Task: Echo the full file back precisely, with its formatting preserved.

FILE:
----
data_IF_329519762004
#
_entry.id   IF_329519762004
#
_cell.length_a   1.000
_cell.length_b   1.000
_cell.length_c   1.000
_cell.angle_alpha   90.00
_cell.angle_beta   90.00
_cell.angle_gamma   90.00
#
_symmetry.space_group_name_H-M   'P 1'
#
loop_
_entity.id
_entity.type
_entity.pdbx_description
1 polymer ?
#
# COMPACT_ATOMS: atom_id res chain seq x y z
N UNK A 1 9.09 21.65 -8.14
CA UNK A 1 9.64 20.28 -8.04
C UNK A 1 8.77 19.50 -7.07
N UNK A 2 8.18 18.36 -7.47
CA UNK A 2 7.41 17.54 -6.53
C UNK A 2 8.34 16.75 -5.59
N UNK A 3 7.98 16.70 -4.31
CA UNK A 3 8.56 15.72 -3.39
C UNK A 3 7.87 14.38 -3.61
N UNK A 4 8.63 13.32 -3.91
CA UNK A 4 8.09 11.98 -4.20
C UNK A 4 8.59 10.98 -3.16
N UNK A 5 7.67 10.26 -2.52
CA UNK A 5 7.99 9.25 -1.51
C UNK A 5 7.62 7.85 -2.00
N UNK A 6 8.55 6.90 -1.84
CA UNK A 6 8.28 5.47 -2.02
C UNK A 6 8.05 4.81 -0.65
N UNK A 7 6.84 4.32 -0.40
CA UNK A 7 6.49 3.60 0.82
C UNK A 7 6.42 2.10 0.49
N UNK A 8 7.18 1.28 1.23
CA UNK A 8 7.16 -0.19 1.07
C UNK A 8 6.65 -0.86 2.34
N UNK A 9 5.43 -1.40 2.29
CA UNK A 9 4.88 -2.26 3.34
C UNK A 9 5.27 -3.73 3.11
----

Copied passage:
data_IF_329519762004
#
_entry.id   IF_329519762004
#
_cell.length_a   1.000
_cell.length_b   1.000
_cell.length_c   1.000
_cell.angle_alpha   90.00
_cell.angle_beta   90.00
_cell.angle_gamma   90.00
#
_symmetry.space_group_name_H-M   'P 1'
#
loop_
_entity.id
_entity.type
_entity.pdbx_description
1 polymer ?
#
# COMPACT_ATOMS: atom_id res chain seq x y z
N UNK A 1 9.09 21.65 -8.14
CA UNK A 1 9.64 20.28 -8.04
C UNK A 1 8.77 19.50 -7.07
N UNK A 2 8.18 18.36 -7.47
CA UNK A 2 7.41 17.54 -6.53
C UNK A 2 8.34 16.75 -5.59
N UNK A 3 7.98 16.70 -4.31
CA UNK A 3 8.56 15.72 -3.39
C UNK A 3 7.87 14.38 -3.61
N UNK A 4 8.63 13.32 -3.91
CA UNK A 4 8.09 11.98 -4.20
C UNK A 4 8.59 10.98 -3.16
N UNK A 5 7.67 10.26 -2.52
CA UNK A 5 7.99 9.25 -1.51
C UNK A 5 7.62 7.85 -2.00
N UNK A 6 8.55 6.90 -1.84
CA UNK A 6 8.28 5.47 -2.02
C UNK A 6 8.05 4.81 -0.65
N UNK A 7 6.84 4.32 -0.40
CA UNK A 7 6.49 3.60 0.82
C UNK A 7 6.42 2.10 0.49
N UNK A 8 7.18 1.28 1.23
CA UNK A 8 7.16 -0.19 1.07
C UNK A 8 6.65 -0.86 2.34
N UNK A 9 5.43 -1.40 2.29
CA UNK A 9 4.88 -2.26 3.34
C UNK A 9 5.27 -3.73 3.11